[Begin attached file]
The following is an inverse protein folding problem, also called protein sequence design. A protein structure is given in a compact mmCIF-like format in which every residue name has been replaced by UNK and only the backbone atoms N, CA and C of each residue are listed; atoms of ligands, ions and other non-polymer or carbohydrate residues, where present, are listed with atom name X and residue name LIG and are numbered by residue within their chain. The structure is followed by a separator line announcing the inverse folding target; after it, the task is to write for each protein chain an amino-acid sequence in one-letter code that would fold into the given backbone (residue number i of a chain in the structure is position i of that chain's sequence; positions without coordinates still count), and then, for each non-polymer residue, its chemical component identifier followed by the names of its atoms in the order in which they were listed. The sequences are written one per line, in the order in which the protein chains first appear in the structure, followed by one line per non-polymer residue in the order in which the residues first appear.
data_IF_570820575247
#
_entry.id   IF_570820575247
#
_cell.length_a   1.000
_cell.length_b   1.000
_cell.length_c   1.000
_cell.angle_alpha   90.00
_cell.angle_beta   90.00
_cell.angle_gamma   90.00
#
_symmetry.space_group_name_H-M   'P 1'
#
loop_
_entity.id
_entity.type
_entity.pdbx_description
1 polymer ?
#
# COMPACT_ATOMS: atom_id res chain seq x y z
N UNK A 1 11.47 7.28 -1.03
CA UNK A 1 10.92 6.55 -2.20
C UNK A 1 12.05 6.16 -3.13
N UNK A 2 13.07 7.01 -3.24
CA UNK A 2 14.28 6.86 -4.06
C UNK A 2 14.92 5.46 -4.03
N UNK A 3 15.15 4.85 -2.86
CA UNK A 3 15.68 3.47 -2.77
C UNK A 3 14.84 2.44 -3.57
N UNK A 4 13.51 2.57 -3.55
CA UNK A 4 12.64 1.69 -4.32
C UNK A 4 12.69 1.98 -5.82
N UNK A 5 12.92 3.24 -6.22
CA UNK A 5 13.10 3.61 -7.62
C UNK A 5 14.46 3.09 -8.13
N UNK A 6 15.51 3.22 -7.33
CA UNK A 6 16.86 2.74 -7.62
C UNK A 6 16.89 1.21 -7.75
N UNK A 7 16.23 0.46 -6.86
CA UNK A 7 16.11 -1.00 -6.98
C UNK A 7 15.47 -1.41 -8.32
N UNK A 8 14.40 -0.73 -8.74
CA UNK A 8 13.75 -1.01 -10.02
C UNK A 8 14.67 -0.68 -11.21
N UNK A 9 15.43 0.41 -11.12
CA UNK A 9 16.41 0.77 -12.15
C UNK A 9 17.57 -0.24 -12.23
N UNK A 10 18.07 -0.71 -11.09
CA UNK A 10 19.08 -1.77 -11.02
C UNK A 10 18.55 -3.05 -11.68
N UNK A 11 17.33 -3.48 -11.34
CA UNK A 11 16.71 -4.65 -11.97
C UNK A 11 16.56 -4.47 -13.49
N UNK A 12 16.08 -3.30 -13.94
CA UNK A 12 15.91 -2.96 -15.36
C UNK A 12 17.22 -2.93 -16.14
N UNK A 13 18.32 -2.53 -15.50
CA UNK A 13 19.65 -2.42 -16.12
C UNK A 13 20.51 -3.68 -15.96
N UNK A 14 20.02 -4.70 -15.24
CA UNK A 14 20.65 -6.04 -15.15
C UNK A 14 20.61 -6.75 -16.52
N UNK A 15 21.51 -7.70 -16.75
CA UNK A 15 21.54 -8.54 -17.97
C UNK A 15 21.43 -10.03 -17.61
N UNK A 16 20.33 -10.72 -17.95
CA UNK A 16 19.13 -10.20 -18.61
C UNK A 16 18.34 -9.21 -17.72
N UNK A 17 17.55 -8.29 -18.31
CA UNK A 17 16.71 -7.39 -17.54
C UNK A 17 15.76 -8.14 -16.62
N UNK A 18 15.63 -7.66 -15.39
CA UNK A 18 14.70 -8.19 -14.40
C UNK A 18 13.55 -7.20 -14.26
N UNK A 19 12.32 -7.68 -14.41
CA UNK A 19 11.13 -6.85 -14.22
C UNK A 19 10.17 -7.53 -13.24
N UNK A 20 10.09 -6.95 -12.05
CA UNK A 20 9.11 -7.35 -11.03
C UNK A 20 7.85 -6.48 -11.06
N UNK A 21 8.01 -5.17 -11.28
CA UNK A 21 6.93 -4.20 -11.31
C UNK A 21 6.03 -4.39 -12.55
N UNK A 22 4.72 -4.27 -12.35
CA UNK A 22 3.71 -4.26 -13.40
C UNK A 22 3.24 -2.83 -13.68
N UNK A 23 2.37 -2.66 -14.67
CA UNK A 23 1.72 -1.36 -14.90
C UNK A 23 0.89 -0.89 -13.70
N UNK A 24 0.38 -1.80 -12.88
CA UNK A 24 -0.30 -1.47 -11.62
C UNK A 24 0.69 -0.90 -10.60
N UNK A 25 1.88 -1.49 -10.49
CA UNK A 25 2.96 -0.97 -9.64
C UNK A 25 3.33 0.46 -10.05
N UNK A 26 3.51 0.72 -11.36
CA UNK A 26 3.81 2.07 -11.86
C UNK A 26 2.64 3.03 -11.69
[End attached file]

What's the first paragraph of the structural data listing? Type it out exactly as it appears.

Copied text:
The following is an inverse protein folding problem, also called protein sequence design. A protein structure is given in a compact mmCIF-like format in which every residue name has been replaced by UNK and only the backbone atoms N, CA and C of each residue are listed; atoms of ligands, ions and other non-polymer or carbohydrate residues, where present, are listed with atom name X and residue name LIG and are numbered by residue within their chain. The structure is followed by a separator line announcing the inverse folding target; after it, the task is to write for each protein chain an amino-acid sequence in one-letter code that would fold into the given backbone (residue number i of a chain in the structure is position i of that chain's sequence; positions without coordinates still count), and then, for each non-polymer residue, its chemical component identifier followed by the names of its atoms in the order in which they were listed. The sequences are written one per line, in the order in which the protein chains first appear in the structure, followed by one line per non-polymer residue in the order in which the residues first appear.